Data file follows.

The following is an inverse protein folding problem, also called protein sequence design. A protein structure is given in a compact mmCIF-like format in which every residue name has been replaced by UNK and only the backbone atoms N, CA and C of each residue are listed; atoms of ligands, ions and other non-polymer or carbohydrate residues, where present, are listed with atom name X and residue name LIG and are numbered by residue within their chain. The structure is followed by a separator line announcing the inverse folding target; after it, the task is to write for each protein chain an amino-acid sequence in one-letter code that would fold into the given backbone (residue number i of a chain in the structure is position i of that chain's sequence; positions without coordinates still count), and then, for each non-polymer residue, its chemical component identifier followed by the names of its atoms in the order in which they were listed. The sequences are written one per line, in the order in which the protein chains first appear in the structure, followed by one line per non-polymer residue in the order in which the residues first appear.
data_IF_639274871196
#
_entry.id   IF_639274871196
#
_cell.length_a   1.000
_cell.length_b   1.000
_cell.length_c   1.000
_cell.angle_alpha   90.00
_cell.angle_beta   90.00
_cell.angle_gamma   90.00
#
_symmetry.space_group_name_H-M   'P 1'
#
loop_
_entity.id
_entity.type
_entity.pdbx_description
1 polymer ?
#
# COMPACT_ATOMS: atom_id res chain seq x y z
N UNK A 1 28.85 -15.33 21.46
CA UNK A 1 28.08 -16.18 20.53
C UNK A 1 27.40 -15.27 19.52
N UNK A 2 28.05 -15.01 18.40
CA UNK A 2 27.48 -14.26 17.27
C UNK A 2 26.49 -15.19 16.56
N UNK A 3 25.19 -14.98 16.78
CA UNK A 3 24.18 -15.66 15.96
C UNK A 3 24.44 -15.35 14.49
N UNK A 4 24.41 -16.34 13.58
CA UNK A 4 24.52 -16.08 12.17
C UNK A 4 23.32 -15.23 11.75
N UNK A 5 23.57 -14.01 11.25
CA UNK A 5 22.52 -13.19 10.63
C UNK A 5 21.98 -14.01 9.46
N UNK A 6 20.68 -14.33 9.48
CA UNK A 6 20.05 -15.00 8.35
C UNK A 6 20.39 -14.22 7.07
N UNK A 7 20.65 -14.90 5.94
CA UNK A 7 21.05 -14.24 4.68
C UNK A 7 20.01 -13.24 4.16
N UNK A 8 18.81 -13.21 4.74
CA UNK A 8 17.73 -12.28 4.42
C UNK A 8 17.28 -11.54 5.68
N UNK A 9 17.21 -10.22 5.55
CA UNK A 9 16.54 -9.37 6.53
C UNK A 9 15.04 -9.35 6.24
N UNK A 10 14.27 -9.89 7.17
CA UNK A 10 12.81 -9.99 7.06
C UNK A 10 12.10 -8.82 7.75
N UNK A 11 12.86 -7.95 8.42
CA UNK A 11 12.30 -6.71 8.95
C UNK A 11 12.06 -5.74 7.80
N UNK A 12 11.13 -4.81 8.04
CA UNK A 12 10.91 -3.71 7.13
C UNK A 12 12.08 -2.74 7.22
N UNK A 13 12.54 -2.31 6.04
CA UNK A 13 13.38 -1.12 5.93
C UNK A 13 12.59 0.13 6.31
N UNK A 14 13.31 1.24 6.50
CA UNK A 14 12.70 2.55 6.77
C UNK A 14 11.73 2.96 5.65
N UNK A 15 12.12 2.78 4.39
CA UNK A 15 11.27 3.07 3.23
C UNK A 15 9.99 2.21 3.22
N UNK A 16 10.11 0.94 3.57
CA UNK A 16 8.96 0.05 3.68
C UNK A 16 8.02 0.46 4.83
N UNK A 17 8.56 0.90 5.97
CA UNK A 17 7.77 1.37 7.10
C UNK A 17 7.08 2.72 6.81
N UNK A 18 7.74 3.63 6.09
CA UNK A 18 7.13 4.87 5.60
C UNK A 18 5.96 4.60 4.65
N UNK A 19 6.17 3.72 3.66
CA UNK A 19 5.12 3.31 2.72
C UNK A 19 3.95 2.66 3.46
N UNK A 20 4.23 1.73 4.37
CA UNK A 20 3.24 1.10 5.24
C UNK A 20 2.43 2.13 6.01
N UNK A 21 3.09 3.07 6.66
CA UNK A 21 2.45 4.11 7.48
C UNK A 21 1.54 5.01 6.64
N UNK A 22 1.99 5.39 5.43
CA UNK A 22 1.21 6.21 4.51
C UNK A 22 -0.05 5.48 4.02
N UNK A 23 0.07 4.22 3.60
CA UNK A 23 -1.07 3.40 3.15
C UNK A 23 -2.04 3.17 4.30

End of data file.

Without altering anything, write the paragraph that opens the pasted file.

The following is an inverse protein folding problem, also called protein sequence design. A protein structure is given in a compact mmCIF-like format in which every residue name has been replaced by UNK and only the backbone atoms N, CA and C of each residue are listed; atoms of ligands, ions and other non-polymer or carbohydrate residues, where present, are listed with atom name X and residue name LIG and are numbered by residue within their chain. The structure is followed by a separator line announcing the inverse folding target; after it, the task is to write for each protein chain an amino-acid sequence in one-letter code that would fold into the given backbone (residue number i of a chain in the structure is position i of that chain's sequence; positions without coordinates still count), and then, for each non-polymer residue, its chemical component identifier followed by the names of its atoms in the order in which they were listed. The sequences are written one per line, in the order in which the protein chains first appear in the structure, followed by one line per non-polymer residue in the order in which the residues first appear.